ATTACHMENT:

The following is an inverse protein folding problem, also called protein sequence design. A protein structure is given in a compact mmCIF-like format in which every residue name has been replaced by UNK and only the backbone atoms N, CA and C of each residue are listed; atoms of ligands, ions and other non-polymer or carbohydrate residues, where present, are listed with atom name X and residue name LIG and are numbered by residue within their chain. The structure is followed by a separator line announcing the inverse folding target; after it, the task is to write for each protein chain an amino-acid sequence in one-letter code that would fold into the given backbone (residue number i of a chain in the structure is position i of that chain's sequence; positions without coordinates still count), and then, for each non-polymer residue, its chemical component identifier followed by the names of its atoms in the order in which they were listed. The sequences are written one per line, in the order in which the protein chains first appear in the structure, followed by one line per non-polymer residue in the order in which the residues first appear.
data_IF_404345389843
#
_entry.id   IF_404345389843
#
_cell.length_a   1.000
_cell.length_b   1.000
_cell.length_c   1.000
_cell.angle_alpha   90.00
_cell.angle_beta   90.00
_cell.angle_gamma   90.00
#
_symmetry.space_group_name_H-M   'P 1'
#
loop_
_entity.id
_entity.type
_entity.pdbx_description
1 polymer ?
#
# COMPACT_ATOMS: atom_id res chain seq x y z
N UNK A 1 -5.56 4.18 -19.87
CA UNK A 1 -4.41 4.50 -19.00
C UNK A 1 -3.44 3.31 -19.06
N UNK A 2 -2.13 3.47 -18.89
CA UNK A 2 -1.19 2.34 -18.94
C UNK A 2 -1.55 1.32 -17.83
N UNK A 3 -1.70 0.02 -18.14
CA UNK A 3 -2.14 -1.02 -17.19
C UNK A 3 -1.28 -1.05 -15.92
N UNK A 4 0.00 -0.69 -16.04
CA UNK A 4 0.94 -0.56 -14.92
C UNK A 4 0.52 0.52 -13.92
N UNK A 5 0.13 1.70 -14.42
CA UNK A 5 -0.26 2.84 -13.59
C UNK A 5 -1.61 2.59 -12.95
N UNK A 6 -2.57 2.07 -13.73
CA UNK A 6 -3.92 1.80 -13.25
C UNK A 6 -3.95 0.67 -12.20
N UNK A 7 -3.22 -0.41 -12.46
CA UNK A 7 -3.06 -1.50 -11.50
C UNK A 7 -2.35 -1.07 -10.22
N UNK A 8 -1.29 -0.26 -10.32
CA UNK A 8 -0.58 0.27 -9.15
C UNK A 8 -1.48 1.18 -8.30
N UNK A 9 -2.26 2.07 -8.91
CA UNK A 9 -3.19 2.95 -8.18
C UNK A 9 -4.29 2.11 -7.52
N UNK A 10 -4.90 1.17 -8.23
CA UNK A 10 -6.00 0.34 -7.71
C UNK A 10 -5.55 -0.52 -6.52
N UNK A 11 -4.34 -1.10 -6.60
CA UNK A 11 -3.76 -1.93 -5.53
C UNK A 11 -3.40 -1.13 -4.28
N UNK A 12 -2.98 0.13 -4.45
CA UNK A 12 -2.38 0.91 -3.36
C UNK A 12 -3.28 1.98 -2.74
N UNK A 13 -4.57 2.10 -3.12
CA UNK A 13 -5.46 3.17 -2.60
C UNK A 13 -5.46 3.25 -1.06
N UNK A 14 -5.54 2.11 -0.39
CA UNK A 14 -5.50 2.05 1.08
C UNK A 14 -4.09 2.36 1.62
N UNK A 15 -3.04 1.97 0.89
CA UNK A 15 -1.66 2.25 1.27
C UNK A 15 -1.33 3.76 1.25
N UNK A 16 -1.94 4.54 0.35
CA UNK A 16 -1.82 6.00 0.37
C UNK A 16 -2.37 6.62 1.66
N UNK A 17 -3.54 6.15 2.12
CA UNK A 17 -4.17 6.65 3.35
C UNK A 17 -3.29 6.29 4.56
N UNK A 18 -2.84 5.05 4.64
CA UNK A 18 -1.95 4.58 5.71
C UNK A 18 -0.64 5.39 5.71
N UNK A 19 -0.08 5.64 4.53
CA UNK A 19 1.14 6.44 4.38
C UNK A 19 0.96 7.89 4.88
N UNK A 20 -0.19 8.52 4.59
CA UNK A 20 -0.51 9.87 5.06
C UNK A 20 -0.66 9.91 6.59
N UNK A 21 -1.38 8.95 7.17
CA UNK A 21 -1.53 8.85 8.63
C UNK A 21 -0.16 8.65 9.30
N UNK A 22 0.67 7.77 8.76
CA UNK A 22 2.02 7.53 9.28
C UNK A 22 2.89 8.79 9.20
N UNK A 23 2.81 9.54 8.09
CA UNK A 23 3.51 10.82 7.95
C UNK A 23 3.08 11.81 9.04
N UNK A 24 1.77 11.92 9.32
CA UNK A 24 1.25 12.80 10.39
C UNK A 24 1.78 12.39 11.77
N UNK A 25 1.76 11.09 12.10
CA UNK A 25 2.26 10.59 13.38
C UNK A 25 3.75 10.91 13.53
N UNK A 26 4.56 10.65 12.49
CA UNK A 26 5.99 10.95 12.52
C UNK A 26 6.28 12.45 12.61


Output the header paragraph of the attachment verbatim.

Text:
The following is an inverse protein folding problem, also called protein sequence design. A protein structure is given in a compact mmCIF-like format in which every residue name has been replaced by UNK and only the backbone atoms N, CA and C of each residue are listed; atoms of ligands, ions and other non-polymer or carbohydrate residues, where present, are listed with atom name X and residue name LIG and are numbered by residue within their chain. The structure is followed by a separator line announcing the inverse folding target; after it, the task is to write for each protein chain an amino-acid sequence in one-letter code that would fold into the given backbone (residue number i of a chain in the structure is position i of that chain's sequence; positions without coordinates still count), and then, for each non-polymer residue, its chemical component identifier followed by the names of its atoms in the order in which they were listed. The sequences are written one per line, in the order in which the protein chains first appear in the structure, followed by one line per non-polymer residue in the order in which the residues first appear.